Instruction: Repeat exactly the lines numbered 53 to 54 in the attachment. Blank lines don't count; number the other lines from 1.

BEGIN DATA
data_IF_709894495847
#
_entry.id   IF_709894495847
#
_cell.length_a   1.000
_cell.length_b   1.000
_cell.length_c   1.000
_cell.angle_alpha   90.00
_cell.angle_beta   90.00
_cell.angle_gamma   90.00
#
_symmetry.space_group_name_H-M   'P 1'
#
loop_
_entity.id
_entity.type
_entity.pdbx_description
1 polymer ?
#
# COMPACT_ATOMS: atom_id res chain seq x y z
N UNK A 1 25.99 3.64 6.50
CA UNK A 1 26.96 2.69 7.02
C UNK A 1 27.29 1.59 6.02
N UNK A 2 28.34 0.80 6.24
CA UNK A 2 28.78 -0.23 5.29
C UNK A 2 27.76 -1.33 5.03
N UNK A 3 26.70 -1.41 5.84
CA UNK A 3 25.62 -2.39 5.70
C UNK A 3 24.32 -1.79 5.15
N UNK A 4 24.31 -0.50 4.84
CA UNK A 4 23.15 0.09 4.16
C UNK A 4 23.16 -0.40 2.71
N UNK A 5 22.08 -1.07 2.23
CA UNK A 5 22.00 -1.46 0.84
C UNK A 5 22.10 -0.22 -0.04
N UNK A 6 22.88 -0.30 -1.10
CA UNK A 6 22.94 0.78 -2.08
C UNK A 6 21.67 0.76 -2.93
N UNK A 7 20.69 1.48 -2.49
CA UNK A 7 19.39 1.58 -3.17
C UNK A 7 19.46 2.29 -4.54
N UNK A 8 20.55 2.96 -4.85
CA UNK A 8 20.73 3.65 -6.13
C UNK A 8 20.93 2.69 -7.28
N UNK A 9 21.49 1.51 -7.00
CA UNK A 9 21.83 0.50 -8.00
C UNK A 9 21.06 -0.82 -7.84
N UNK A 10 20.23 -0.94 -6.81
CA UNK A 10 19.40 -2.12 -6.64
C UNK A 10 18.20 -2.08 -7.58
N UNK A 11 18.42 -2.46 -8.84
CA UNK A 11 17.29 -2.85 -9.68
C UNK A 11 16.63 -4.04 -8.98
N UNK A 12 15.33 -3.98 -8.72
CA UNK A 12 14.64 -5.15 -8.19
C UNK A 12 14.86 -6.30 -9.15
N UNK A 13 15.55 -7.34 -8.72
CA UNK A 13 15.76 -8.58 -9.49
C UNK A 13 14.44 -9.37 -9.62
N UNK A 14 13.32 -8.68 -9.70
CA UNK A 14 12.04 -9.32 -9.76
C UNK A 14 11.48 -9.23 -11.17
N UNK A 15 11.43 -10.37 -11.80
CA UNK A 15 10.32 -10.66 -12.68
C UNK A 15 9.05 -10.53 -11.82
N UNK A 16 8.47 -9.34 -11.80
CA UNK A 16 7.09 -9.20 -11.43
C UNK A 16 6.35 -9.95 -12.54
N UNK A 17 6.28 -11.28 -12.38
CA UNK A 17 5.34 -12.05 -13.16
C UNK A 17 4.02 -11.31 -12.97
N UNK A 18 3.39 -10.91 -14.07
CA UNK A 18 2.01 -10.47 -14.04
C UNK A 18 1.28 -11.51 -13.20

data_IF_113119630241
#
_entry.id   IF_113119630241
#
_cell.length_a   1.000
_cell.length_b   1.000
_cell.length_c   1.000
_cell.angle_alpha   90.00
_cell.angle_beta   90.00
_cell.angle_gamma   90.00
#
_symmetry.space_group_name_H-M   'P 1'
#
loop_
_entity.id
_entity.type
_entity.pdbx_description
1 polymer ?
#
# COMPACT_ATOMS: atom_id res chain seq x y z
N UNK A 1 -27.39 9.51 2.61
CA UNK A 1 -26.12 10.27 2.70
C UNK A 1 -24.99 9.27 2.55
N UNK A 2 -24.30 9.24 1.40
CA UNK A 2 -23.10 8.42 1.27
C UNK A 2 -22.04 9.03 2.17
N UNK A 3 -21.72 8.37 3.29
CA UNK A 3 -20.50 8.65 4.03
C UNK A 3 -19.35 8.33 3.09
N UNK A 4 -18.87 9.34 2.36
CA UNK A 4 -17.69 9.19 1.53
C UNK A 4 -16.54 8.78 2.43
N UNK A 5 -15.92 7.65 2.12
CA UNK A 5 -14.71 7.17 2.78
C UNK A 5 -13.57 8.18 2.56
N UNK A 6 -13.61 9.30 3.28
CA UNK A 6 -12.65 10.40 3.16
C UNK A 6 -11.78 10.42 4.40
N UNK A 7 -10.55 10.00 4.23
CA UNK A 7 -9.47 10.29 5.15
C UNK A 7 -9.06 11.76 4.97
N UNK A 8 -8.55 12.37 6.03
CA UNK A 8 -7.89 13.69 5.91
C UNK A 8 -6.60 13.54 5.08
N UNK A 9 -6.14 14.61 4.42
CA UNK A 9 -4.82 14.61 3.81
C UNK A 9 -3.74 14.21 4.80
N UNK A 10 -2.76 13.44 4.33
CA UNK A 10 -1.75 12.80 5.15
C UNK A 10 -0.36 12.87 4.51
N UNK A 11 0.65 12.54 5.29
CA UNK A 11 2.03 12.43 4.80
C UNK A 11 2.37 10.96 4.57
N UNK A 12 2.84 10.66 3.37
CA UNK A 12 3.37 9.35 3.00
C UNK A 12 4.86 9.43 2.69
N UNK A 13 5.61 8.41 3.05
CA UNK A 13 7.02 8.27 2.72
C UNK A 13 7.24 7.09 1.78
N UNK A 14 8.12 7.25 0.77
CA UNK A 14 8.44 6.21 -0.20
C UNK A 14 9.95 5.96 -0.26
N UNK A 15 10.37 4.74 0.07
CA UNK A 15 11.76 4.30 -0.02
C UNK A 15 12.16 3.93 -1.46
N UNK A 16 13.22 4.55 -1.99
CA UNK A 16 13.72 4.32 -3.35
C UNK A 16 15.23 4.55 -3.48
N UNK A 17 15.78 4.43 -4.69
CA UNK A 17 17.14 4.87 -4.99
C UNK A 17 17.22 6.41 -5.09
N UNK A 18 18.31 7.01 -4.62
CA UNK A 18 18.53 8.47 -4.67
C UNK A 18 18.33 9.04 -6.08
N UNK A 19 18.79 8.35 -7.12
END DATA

C UNK A 11 16.63 -4.04 -8.98
N UNK A 12 15.33 -3.98 -8.72